To help get over this, the ECB have a huge entertainment push on the cards – they are planning to make the game a spectacle around the field, even if it isn’t quite so entertaining on it.
Which brings us to Katy Perry, and the real reason why the Aussies paid what I believe the kids call “serious coin” to have her at The MCG last year for the T20 World Cup Final. Put simply, Katy Perry was an insurance policy – and one that, like many insurance policies, they didn’t actually need in the end.
Perry’s presence was insurance against Australia NOT making the final. The main concert was scheduled for AFTER the game, so that local fans, 99% of whom were of course Australian, would come (and crucially STAY) in the event of (say) an India v South Africa final.
But the point is, in order to do this, they needed KATY FREAKIN’ PERRY – one of the biggest stars in the world! Getting Ella Henderson* would just not have cut it; and the tournament organisers knew it.
(* No, I’ve no idea who Ella Henderson is either – I just googled who is currently top of the pops!)
Now back to The Hundred, which of course won’t have Katy Perry… or even Ella Henderson. And here’s the bad news: I’m just not convinced that even pulling out all the stops short of that – the juggles, the acrobats, the guys with bats on stilts – is going to make much difference to only thing that really matters – the cricket on the field.
But here’s the good news: the cricket on the field will be good. It will be the best players in the world, and they’ll be playing CRICKET. And the ads can scream all they want that The Hundred “Not Just Cricket”; but they will be wrong – it is “just” cricket; and as far as I’m concerned, that’s just fine.
Congratulations to Wisden’s 5 Cricketers of the Year for 2021: Zak Crawley, Darren Stevens, Jason Holder, Dom Sibley and Mohammad Rizwan. All five fulfilled the criteria of having had an outstanding impact on the English summer, and not having been chosen before; and all five awards were very much deserved.
It is notable however that the selection this year reverts to the traditional all-male list, after a run of 3 consecutive years where at least one woman was chosen, which we had hoped had set something of a precedent for always including a woman going forwards.
There are at least two women who could have been chosen.
One was Stafanie Taylor – a bona fide “all time great”, who faced-down coronavirus fears, at a time when England was seen as the basket-case of the world, to lead her West Indies side on a tour of England without which the women’s international summer would have been lost.
The other was Georgia Adams, who played one of the great innings in domestic women’s cricket history with her 150 versus Western Storm, scored three other 50s besides, and led her side from the front to victory in the Rachael Heyhoe Flint Trophy Final at Edgbaston.
Of course, the award is not based on number or stats or votes, still less what I think! It is 100% in the gift of the editor of Wisden, Lawrence Booth – a writer for whom we have enormous respect, and who has done a lot to improve the profile of women’s cricket in Wisden during his term of office.
Yet it is unarguable that both Adams and Taylor had a huge impact on the women’s game last summer, so the question is: is the women’s game on a par with the men’s… or not?
Perhaps the RHF Trophy is worth less than the Bob Willis? Maybe a women’s international T20 series is worth less than a men’s Test series. And yes – both were much shorter; but this is a structural issue – it is hardly Georgia Adams’ fault that she “only” played 7 One Day matches; nor Stafanie Taylor’s that the Windies played just 5 T20s.
Wisden were in a position this year to really challenge the narrative that the women’s game is intrinsically worth less than the men’s.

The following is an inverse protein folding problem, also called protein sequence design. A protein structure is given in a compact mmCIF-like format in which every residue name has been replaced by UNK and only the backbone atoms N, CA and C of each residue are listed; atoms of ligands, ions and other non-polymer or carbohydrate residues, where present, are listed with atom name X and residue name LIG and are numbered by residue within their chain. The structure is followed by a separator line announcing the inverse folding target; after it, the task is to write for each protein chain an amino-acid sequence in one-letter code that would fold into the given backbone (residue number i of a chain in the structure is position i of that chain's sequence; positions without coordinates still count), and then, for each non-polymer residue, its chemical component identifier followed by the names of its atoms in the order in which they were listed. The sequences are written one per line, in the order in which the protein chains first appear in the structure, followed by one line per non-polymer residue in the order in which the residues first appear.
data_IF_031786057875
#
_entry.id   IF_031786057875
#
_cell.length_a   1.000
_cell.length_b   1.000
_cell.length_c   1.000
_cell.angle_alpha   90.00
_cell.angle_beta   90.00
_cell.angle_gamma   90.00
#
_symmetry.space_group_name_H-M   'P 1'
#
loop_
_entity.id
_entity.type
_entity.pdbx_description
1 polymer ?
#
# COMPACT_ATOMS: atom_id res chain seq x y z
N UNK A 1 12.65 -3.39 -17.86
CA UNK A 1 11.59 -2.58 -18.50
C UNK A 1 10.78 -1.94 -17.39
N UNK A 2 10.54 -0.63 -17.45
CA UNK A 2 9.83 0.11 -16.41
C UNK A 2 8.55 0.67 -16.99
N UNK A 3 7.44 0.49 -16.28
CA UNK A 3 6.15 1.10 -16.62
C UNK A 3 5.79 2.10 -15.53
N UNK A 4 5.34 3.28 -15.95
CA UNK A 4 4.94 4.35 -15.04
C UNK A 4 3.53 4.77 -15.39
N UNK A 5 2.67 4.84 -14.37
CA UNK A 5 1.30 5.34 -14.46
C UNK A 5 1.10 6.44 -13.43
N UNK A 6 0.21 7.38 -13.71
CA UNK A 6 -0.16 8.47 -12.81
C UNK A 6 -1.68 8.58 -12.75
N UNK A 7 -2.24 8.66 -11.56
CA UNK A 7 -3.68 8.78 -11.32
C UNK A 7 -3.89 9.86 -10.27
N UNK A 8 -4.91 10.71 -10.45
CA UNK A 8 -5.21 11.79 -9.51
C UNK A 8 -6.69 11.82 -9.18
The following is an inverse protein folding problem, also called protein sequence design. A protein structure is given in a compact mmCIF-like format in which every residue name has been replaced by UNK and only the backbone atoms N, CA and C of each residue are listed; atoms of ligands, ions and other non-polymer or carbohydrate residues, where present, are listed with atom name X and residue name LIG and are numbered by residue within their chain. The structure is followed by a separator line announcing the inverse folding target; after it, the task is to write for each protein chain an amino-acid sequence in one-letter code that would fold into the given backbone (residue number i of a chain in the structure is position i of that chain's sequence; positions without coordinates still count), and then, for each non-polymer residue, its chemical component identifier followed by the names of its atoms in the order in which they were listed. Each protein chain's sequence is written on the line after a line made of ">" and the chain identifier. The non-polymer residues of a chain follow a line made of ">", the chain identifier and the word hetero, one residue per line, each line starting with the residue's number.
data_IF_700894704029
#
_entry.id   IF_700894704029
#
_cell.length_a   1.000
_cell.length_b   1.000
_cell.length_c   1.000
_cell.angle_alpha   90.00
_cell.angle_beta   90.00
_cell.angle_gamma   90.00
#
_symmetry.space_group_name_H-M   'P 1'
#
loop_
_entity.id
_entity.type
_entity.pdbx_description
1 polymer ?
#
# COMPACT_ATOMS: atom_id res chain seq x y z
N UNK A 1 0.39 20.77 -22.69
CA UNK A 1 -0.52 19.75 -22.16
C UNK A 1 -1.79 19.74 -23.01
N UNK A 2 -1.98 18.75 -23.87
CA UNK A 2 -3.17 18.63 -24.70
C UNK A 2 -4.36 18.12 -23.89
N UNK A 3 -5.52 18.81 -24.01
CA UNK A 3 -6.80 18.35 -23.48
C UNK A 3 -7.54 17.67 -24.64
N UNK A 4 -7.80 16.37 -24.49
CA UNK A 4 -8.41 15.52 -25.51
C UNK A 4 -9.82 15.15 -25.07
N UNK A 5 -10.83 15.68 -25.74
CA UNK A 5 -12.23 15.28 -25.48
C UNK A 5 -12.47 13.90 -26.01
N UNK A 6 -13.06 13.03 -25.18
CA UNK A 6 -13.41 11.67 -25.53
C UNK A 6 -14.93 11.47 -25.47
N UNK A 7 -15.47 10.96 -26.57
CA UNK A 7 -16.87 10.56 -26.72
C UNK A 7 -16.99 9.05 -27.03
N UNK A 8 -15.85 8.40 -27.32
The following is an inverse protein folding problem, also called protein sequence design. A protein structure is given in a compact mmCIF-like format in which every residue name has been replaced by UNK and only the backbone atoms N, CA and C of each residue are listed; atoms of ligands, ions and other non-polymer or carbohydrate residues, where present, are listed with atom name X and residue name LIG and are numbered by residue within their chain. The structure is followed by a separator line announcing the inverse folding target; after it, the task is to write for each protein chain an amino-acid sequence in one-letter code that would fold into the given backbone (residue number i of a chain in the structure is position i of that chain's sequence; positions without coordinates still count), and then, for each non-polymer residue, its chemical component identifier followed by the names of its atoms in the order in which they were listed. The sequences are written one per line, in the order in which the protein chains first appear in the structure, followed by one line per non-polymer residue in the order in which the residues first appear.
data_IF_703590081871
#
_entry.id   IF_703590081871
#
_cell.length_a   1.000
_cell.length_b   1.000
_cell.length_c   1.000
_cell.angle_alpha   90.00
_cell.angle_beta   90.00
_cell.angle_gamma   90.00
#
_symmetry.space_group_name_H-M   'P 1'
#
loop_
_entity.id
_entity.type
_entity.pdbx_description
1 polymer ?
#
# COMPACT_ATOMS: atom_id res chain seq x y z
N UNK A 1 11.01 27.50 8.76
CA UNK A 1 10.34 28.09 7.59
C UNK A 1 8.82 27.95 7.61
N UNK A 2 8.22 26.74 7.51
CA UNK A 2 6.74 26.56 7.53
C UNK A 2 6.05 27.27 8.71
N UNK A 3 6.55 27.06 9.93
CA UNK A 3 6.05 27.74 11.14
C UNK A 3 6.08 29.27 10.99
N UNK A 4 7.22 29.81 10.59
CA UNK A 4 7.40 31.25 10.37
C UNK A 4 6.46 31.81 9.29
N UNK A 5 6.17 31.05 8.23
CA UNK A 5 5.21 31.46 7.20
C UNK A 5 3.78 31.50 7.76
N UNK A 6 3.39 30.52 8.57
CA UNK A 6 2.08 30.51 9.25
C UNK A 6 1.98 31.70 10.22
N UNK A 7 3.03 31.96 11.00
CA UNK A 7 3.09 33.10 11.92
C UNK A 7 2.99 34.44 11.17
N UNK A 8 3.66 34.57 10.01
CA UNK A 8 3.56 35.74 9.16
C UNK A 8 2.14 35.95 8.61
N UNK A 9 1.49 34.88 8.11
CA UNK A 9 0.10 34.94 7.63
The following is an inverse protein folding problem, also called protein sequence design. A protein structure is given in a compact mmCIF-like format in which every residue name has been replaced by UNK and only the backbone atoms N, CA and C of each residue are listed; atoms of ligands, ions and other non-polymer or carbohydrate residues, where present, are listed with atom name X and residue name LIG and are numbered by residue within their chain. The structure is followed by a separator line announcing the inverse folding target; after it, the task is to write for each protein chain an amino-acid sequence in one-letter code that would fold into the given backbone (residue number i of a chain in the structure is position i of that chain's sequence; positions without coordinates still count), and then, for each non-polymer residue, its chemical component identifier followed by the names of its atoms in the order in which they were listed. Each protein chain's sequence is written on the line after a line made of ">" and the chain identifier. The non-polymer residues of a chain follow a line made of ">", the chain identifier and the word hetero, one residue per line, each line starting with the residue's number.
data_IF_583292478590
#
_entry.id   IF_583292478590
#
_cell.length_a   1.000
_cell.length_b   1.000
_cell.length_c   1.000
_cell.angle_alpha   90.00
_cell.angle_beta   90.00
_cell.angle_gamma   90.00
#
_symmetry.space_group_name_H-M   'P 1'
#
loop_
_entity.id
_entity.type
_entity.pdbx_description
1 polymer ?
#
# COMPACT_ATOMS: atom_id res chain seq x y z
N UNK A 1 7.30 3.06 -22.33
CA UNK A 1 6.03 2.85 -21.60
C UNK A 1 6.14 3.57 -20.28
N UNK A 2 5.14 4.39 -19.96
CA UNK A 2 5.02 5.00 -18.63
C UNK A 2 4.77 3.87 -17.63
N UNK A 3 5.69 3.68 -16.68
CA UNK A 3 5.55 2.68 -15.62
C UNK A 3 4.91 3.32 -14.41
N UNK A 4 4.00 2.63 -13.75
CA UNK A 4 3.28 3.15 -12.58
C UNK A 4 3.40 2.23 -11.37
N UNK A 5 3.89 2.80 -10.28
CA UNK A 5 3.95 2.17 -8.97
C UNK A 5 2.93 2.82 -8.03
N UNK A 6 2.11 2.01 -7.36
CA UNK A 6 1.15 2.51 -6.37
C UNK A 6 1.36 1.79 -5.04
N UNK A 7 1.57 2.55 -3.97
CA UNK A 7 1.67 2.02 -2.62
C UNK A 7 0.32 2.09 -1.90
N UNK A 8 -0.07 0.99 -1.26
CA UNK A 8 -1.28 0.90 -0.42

And that’s a pity.
It is Saturday 27th August 2005 – Tony Blair is the Prime Minister, McFly are Top of The Pops [Yay! Ed.], and men’s Tests are still being shown live on free-to-air TV.
In the second Women’s Ashes Test at Worcester, England are looking decidedly shaky at 39-4, with Cathryn Fitzpatrick having removed both Charlotte Edwards and Clare Connor. But with Katherine Brunt having taking 9-111 across both Australian innings, England are still in the game – they need 75 to win the match, the series and the Women’s Ashes – the latter for the first time in nearly 50 years. There are no further alarms – Arran Brindle and Lydia Greenway take their time but they get there in the end and England regain the Ashes.
It was the start of a mini resurgence for England – they won the Ashes again in Australia in 2008, and retained them in 2009; but they could only hold the Aussies to a draw at Worcester in ’09; and 2005 remains the last time England won a Test at home.
Since ’05, England have played 7 home Tests, recording no wins, 4 draws and 3 losses – having lost to India in 2006 and 2014, and to Australia in 2015.
Of those, 2014 was the big shock result. England had just turned professional, and were playing a young, inexperienced and largely amateur India side. Everyone expected England to win easily at Wormsley; but pride comes before a fall, with Niranjana Nagarajan taking 4 wickets as England were bowled out for 92, then top-scoring as India posted a first-innings lead. England made a better job of their second innings, passing 200, but India chased the runs with 6 wickets to spare, with Mithali Raj and the then-unknown Smriti Mandhana making 50s.
Now, eight years on, both England and India will meet in the Test arena once again in 2021 – at Bristol this time. Both sides are fully professional now, and no one will be underestimating India on this occasion.
With India having just been handed some humble pie of their own, with a brace of white-ball series losses to South Africa (albeit losses that perhaps look worse on the scorecard than they actually were), the Indians will be pumped to show that they can still lay claim to being the second-best team in the world.
Meanwhile England are palpably excited at the prospect of this match, even if it is a bit of a one-off, with Heather Knight telling us in an interview late last week:
“I remember [the Test at Wormsley] being a real occasion and I think it’s going to be the same this time – playing Test match cricket feels very special and it’s definitely rated very highly amongst the players.”
“There’s been loads of chat about the Test match here at Loughborough this week – all the girls are trying to get their heads around how they’re going to prepare for that Test match – how they’re going to be ready, and what skills they need to work on.”
It should be a good game – there will be plenty of runs on offer at Bristol, but there will be chances for the bowlers too. Perhaps we’ll see one last great hurrah from Mithali Raj or Katherine Brunt? Or a stunning Test debut from Shafali Verma (who has yet to play an ODI, but surely has to be on the card?) or Freya Davies?
Whatever it will be… we can’t wait to find out!